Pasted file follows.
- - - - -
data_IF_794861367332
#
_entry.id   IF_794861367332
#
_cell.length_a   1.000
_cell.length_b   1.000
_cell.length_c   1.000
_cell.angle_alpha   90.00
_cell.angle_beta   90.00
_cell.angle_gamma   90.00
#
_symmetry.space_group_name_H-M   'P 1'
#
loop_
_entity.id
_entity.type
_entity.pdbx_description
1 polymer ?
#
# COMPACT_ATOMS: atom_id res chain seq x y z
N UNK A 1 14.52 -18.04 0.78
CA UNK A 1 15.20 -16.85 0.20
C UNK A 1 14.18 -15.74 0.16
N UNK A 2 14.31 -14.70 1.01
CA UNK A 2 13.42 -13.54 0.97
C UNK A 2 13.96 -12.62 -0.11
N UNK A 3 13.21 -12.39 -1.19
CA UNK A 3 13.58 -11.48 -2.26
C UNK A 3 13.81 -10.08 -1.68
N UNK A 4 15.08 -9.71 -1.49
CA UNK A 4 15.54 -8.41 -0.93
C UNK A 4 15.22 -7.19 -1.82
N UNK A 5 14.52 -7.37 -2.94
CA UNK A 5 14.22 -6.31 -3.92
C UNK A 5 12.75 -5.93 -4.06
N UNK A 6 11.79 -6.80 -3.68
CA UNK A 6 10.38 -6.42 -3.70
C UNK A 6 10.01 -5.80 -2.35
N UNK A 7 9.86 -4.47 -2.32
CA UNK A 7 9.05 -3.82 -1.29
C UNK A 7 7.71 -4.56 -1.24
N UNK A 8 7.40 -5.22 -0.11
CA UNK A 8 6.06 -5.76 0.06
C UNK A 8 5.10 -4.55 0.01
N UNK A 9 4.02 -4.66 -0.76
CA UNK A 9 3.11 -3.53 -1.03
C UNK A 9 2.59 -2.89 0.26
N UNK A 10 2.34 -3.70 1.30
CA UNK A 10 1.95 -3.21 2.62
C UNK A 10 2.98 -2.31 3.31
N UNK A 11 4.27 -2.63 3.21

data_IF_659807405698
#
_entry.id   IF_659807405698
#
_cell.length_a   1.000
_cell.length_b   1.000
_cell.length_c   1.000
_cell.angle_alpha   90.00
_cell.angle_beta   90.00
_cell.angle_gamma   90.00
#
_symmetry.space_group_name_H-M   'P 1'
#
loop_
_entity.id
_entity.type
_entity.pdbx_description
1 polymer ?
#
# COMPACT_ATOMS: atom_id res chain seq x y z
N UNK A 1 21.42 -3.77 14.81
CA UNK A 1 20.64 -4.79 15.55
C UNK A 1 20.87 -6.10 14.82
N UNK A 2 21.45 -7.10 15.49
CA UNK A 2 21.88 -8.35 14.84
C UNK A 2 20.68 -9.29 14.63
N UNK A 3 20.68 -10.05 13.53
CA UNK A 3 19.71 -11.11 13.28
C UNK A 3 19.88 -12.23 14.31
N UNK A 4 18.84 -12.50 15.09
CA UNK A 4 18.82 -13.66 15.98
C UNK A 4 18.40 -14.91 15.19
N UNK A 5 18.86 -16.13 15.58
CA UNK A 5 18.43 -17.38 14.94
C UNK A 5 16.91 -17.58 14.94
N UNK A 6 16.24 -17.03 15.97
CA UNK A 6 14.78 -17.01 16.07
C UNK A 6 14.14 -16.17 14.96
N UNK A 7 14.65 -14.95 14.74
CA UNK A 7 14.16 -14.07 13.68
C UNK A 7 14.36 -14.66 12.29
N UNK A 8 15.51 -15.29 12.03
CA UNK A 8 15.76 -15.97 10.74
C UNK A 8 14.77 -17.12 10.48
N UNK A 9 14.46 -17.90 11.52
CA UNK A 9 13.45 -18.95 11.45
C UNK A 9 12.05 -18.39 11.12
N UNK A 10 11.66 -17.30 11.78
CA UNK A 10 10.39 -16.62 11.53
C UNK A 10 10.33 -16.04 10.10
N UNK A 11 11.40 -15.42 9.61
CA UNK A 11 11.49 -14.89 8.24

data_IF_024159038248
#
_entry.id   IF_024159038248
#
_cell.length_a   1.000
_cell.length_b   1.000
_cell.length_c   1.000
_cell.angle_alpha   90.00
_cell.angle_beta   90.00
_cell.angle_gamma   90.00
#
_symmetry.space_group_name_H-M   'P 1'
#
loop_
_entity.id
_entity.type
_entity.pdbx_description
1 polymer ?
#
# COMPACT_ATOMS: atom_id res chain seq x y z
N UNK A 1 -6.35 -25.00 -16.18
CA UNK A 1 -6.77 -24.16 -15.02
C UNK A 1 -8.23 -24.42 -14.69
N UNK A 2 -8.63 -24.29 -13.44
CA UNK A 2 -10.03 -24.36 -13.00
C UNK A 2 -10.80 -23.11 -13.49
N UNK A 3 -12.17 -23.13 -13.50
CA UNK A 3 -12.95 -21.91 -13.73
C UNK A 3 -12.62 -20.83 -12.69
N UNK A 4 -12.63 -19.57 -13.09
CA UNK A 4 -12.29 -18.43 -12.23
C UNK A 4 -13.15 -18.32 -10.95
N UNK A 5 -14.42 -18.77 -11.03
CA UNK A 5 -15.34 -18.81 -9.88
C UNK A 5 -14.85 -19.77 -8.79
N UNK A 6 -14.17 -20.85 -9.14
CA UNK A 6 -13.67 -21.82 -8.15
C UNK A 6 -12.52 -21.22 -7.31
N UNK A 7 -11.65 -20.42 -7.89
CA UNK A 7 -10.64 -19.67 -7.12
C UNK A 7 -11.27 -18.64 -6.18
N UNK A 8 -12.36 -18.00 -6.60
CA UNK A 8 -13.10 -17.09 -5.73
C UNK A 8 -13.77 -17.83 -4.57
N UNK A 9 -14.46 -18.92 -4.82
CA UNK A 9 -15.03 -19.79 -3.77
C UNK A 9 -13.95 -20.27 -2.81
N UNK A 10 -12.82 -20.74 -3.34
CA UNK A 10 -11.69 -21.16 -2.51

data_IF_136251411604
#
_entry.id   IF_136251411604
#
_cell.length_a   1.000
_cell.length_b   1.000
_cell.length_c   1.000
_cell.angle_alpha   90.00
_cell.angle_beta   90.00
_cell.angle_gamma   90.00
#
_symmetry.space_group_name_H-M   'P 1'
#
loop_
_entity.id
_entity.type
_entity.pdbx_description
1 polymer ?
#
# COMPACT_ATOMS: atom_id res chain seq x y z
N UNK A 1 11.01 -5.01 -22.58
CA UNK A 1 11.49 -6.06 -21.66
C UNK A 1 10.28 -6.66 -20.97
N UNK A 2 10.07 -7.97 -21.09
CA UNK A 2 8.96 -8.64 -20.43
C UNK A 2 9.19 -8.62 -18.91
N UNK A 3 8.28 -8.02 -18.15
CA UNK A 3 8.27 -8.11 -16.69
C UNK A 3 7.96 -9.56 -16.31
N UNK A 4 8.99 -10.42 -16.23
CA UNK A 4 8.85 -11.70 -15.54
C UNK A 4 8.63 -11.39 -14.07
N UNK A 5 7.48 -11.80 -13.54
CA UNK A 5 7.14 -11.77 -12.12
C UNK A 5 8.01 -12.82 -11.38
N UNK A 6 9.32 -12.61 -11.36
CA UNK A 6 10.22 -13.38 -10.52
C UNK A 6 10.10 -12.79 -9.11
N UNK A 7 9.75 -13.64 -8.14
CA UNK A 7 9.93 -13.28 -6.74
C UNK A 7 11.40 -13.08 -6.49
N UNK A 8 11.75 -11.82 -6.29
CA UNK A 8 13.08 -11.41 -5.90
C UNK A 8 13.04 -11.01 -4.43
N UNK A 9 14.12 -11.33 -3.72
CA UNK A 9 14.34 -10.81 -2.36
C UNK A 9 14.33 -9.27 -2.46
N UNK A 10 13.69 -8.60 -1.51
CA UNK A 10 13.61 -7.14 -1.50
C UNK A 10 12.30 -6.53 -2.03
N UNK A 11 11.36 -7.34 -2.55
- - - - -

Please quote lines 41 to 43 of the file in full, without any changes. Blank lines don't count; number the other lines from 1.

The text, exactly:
C UNK A 7 7.71 -4.56 -1.24
N UNK A 8 7.40 -5.22 -0.11
CA UNK A 8 6.06 -5.76 0.06